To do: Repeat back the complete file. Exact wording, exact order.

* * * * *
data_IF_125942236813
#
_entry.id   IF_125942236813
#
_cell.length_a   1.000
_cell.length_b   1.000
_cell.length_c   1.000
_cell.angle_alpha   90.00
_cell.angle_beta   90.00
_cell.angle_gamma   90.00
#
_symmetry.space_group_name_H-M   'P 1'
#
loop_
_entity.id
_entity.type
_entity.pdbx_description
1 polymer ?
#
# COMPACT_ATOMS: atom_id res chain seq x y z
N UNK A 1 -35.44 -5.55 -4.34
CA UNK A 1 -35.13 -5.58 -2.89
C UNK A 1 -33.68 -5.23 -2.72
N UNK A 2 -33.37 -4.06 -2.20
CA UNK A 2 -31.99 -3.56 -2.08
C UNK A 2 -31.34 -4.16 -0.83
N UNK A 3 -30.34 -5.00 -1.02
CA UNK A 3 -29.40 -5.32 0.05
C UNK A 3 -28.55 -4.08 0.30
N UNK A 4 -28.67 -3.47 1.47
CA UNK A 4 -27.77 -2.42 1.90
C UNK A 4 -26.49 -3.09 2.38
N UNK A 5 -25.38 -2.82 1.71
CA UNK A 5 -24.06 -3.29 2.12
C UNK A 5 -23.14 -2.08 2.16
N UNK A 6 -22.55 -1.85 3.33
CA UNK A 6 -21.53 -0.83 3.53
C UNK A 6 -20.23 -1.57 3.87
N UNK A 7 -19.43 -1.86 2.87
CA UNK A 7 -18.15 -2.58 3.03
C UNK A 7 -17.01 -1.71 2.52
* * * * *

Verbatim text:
data_IF_125942236813
#
_entry.id   IF_125942236813
#
_cell.length_a   1.000
_cell.length_b   1.000
_cell.length_c   1.000
_cell.angle_alpha   90.00
_cell.angle_beta   90.00
_cell.angle_gamma   90.00
#
_symmetry.space_group_name_H-M   'P 1'
#
loop_
_entity.id
_entity.type
_entity.pdbx_description
1 polymer ?
#
# COMPACT_ATOMS: atom_id res chain seq x y z
N UNK A 1 -35.44 -5.55 -4.34
CA UNK A 1 -35.13 -5.58 -2.89
C UNK A 1 -33.68 -5.23 -2.72
N UNK A 2 -33.37 -4.06 -2.20
CA UNK A 2 -31.99 -3.56 -2.08
C UNK A 2 -31.34 -4.16 -0.83
N UNK A 3 -30.34 -5.00 -1.02
CA UNK A 3 -29.40 -5.32 0.05
C UNK A 3 -28.55 -4.08 0.30
N UNK A 4 -28.67 -3.47 1.47
CA UNK A 4 -27.77 -2.42 1.90
C UNK A 4 -26.49 -3.09 2.38
N UNK A 5 -25.38 -2.82 1.71
CA UNK A 5 -24.06 -3.29 2.12
C UNK A 5 -23.14 -2.08 2.16
N UNK A 6 -22.55 -1.85 3.33
CA UNK A 6 -21.53 -0.83 3.53
C UNK A 6 -20.23 -1.57 3.87
N UNK A 7 -19.43 -1.86 2.87
CA UNK A 7 -18.15 -2.58 3.03
C UNK A 7 -17.01 -1.71 2.52